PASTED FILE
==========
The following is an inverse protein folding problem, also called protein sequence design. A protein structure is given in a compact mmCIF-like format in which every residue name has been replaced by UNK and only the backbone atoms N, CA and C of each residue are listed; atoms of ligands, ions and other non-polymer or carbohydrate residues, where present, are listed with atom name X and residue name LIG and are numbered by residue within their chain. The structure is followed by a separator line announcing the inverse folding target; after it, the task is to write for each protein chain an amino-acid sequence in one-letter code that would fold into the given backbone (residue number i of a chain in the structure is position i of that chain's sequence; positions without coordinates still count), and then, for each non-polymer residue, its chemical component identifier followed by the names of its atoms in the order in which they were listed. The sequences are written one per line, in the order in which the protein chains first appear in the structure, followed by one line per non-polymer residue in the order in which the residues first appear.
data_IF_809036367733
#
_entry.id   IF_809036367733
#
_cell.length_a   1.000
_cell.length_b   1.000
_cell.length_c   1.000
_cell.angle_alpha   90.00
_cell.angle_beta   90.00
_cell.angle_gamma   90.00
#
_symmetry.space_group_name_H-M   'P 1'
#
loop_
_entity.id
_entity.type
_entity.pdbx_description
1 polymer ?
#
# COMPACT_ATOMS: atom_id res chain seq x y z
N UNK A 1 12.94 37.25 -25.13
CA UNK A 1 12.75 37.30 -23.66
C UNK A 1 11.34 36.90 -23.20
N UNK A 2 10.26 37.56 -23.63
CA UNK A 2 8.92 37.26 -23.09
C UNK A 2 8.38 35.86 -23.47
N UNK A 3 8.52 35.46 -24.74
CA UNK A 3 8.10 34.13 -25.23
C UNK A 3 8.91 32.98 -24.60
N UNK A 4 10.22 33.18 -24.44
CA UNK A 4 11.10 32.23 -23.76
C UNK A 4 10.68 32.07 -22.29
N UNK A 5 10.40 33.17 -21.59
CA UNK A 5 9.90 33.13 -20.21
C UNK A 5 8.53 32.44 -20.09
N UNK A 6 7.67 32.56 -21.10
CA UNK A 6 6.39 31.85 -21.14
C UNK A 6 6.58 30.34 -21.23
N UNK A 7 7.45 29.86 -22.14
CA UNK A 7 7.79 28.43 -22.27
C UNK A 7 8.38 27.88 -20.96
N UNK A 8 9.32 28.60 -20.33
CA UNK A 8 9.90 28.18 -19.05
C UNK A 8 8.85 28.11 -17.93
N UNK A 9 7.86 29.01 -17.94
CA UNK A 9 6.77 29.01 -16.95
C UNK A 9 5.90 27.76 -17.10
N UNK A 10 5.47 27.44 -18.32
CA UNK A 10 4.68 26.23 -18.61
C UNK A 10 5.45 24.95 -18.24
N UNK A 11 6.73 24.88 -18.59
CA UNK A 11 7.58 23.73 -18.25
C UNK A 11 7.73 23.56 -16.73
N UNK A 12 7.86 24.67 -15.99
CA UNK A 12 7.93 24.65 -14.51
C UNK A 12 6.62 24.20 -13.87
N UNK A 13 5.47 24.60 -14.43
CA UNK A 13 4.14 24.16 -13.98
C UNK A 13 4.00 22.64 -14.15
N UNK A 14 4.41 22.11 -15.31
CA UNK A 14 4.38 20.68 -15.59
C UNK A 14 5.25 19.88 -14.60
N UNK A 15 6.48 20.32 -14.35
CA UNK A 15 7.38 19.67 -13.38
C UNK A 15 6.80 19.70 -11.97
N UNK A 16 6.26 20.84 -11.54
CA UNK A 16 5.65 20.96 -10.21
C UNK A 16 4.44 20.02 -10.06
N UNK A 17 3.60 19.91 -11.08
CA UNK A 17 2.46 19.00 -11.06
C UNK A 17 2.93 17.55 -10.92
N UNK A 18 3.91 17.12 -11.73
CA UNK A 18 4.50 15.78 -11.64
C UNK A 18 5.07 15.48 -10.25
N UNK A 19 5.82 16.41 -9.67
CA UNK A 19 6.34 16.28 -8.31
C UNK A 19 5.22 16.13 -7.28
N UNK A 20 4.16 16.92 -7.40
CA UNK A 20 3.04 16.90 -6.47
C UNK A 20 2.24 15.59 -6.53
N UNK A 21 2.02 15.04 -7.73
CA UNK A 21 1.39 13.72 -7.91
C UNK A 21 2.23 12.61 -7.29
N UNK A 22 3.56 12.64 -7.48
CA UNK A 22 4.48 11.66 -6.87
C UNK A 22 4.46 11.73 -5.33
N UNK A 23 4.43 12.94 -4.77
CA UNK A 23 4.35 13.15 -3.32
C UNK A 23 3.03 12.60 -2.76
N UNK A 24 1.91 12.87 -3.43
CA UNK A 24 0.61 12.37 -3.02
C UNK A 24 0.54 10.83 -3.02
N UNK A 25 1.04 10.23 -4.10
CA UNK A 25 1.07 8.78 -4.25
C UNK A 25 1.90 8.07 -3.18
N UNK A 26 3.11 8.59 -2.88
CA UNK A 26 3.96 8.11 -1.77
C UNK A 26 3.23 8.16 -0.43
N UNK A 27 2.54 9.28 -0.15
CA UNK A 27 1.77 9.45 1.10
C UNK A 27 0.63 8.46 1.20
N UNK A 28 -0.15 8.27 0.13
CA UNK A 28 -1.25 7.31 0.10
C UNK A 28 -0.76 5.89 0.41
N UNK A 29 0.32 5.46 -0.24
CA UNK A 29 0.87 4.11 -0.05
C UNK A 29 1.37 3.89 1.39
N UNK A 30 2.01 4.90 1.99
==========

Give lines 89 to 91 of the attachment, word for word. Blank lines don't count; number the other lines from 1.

CA UNK A 23 4.35 13.15 -3.32
C UNK A 23 3.03 12.60 -2.76
N UNK A 24 1.91 12.87 -3.43